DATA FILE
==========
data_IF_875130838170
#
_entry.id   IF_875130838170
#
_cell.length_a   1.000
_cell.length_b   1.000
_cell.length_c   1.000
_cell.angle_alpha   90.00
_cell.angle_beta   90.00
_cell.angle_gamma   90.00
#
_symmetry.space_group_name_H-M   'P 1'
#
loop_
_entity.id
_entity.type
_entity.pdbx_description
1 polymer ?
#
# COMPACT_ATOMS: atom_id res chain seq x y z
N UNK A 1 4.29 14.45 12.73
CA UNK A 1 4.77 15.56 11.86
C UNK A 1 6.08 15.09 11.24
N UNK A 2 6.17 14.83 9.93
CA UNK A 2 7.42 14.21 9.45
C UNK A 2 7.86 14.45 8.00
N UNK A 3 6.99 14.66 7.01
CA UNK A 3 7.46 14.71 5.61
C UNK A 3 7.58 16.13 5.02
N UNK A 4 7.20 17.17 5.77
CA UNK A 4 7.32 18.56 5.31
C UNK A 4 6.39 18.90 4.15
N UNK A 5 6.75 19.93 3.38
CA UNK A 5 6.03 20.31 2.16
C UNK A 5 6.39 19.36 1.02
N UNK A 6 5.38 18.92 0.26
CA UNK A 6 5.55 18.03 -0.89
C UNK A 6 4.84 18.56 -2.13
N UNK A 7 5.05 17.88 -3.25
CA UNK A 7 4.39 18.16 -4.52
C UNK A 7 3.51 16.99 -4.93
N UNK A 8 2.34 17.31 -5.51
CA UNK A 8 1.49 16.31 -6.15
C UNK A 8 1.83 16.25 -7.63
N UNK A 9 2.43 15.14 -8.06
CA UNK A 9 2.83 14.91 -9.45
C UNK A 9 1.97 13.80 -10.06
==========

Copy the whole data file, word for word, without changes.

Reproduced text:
data_IF_875130838170
#
_entry.id   IF_875130838170
#
_cell.length_a   1.000
_cell.length_b   1.000
_cell.length_c   1.000
_cell.angle_alpha   90.00
_cell.angle_beta   90.00
_cell.angle_gamma   90.00
#
_symmetry.space_group_name_H-M   'P 1'
#
loop_
_entity.id
_entity.type
_entity.pdbx_description
1 polymer ?
#
# COMPACT_ATOMS: atom_id res chain seq x y z
N UNK A 1 4.29 14.45 12.73
CA UNK A 1 4.77 15.56 11.86
C UNK A 1 6.08 15.09 11.24
N UNK A 2 6.17 14.83 9.93
CA UNK A 2 7.42 14.21 9.45
C UNK A 2 7.86 14.45 8.00
N UNK A 3 6.99 14.66 7.01
CA UNK A 3 7.46 14.71 5.61
C UNK A 3 7.58 16.13 5.02
N UNK A 4 7.20 17.17 5.77
CA UNK A 4 7.32 18.56 5.31
C UNK A 4 6.39 18.90 4.15
N UNK A 5 6.75 19.93 3.38
CA UNK A 5 6.03 20.31 2.16
C UNK A 5 6.39 19.36 1.02
N UNK A 6 5.38 18.92 0.26
CA UNK A 6 5.55 18.03 -0.89
C UNK A 6 4.84 18.56 -2.13
N UNK A 7 5.05 17.88 -3.25
CA UNK A 7 4.39 18.16 -4.52
C UNK A 7 3.51 16.99 -4.93
N UNK A 8 2.34 17.31 -5.51
CA UNK A 8 1.49 16.31 -6.15
C UNK A 8 1.83 16.25 -7.63
N UNK A 9 2.43 15.14 -8.06
CA UNK A 9 2.83 14.91 -9.45
C UNK A 9 1.97 13.80 -10.06